Health was focus of activities around RNC
Lois A. Bowers
The Republican National Convention has ended, and this week, the Democratic Party takes its place in the spotlight with its gathering in Philadelphia.
But while the attention was on activities in Cleveland last week, the Republican National Committee released a platform Tuesday that, among areas of importance to senior living providers and their residents, focused on home-based long-term care and elder abuse prevention. Health, however, seemed more of a focus at events timed to coincide with the RNC rather than at events directly related to it.
Alzheimer's disease was mentioned, however briefly, during a panel discussion on healthcare last Wednesday that I was fortunate to attend.
A cure for Alzheimer's is “still a ways away,” acknowledged panel moderator Margaret Anderson (center in the accompanying photo), executive director of the Milken Institute's FasterCures/The Center for Accelerating Medical Solutions, in the rotunda of an early 20th-century bank that is now a grocery store in downtown Cleveland just blocks from the arena where the convention was held. The nonpartisan Milken Institute, along with the Bipartisan Policy Center, sponsored the evening, which featured policymakers and business leaders addressing the topics of medical innovation, entrepreneurship and economic growth, infrastructure and energy policy, and global competitiveness and tax policy. House Speaker Paul Ryan (pictured below) opened the event with remarks on tax reform.
Healthcare panelist Freda Lewis-Hall, M.D. (left in group photo), chief medical officer and executive vice president of Pfizer, said that public–private partnerships and increased patient participation in clinical trials are two ways that medical innovation can be accelerated. She noted, for instance, a partnership between industry, academic institutions and the National Institutes of Health's National Center for Advancing Translational Sciences to house information on drugs that were studied and found to be ineffective for one indication but that might prove useful for other investigators to study for other indications.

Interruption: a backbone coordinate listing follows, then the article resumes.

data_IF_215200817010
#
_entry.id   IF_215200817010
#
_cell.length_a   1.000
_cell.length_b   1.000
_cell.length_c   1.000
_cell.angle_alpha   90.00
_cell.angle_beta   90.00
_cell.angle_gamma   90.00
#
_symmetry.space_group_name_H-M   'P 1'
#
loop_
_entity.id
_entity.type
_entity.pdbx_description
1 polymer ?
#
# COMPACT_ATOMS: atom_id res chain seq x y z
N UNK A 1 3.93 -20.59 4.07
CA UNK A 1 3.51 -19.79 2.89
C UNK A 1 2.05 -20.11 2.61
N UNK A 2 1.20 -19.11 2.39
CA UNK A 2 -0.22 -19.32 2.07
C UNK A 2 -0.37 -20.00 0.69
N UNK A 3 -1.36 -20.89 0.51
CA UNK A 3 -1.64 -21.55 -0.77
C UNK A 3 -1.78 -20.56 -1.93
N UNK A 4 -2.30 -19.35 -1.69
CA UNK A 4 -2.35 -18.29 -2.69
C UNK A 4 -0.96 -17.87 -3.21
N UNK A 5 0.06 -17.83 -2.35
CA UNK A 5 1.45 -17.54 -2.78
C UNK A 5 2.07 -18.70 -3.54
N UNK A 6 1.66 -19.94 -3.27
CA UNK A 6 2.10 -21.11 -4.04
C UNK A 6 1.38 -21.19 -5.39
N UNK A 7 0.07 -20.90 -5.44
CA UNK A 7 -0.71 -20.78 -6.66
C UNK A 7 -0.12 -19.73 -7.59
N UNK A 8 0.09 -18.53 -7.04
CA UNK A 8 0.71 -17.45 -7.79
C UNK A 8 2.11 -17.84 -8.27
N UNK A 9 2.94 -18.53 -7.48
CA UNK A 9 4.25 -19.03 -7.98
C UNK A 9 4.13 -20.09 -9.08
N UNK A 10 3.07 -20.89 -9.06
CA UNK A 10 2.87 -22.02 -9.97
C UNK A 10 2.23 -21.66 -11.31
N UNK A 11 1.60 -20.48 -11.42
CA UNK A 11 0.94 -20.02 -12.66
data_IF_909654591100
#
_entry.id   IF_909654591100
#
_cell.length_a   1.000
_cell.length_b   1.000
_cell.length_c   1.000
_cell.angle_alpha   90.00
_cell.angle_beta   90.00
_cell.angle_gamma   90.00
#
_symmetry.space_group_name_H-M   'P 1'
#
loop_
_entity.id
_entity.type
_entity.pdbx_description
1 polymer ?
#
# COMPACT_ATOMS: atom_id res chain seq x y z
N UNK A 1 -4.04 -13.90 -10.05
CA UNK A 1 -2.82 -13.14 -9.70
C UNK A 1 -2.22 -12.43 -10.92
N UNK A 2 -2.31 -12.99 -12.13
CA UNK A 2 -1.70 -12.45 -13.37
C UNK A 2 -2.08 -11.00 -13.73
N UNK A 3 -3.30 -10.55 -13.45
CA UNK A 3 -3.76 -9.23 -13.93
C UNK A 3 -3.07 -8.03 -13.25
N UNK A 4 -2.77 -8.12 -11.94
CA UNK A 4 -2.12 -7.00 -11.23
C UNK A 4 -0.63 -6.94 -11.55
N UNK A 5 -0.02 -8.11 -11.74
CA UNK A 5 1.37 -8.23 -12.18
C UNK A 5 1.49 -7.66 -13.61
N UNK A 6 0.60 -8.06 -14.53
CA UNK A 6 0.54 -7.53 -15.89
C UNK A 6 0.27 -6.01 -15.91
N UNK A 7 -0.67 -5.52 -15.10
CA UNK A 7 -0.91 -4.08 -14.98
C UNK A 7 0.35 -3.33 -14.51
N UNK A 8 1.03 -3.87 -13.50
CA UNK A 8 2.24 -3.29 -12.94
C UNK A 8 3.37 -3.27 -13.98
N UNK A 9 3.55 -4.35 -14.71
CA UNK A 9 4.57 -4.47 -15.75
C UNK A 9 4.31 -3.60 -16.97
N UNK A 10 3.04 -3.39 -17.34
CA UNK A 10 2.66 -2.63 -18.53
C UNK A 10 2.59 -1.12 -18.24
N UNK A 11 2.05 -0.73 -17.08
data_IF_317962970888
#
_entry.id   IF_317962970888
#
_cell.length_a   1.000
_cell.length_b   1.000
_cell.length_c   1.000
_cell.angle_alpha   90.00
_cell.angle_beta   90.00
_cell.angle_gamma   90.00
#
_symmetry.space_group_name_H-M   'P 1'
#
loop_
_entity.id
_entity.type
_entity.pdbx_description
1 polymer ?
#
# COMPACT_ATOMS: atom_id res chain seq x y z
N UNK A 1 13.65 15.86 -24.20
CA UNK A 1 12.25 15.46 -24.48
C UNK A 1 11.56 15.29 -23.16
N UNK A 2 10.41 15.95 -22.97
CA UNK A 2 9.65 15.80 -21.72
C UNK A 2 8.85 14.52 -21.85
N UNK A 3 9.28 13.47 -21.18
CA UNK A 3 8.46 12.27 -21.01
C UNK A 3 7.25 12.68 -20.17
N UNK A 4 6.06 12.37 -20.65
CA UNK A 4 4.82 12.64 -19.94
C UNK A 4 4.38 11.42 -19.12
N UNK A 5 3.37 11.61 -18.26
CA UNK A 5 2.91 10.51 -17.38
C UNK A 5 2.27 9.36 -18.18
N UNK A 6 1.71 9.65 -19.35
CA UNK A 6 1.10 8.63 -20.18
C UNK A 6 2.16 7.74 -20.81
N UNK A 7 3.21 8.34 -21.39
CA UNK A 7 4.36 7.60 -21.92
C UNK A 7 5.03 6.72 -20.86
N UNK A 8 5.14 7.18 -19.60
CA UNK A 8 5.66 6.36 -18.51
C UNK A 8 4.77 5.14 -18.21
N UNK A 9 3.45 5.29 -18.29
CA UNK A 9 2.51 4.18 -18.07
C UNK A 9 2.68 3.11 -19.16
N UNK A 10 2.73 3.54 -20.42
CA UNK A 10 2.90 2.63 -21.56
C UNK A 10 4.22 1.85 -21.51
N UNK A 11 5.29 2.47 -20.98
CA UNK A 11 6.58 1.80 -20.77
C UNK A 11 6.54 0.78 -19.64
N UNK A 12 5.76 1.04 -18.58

“We have all of the tools, energy and resources,” Lewis-Hall said. “We just need the intent and the leadership to bring them together.”
Pfizer makes drugs for heart disease, diabetes and other indications and is studying potential drugs for Alzheimer's and Parkinson's as well as potential vaccines against Staphylococcus aureus infection and Clostridium difficile colitis.
Right now, “We're delivering Star Wars medicine into a Flintstone healthcare system,” Lewis-Hall said.
Panelist Robert Hugin (right in group photo), executive chairman of Celgene, developer of drugs for psoriasis and cancer, noted a 2012 Institute of Medicine study that found that $750 billion was wasted in the healthcare system the previous year. Much inefficiency still exists, he said, adding that one way to lessen it would be to make it legal for healthcare company representatives to speak with one another.
Healthcare — specifically, Alzheimer's disease — was the exclusive focus of an event that had been held a few blocks away earlier Wednesday. There, elected officials, campaign representatives, advocates and others had the chance to see the documentary “Glen Campbell: I'll Be Me,” as well as a short musical performance by two of his adult children, Shannon and Ashley. The three-hour event, held at the House of Blues and also timed to coincide with the RNC, was organized by the Alzheimer's Readiness Project, an initiative of the Eli Lilly and Co. that was begun in June.
We have yet to see what issues of interest to the senior living industry will be discussed this week in Philadelphia at the DNC. Today, however, timed to coincide with the convention, the Alzheimer's Readiness Project will sponsor a forum on Alzheimer's disease hosted by The Atlantic.
And the Bipartisan Policy Center and Milken Institute will sponsor more panel discussions at a Wednesday event in the City of Brotherly Love.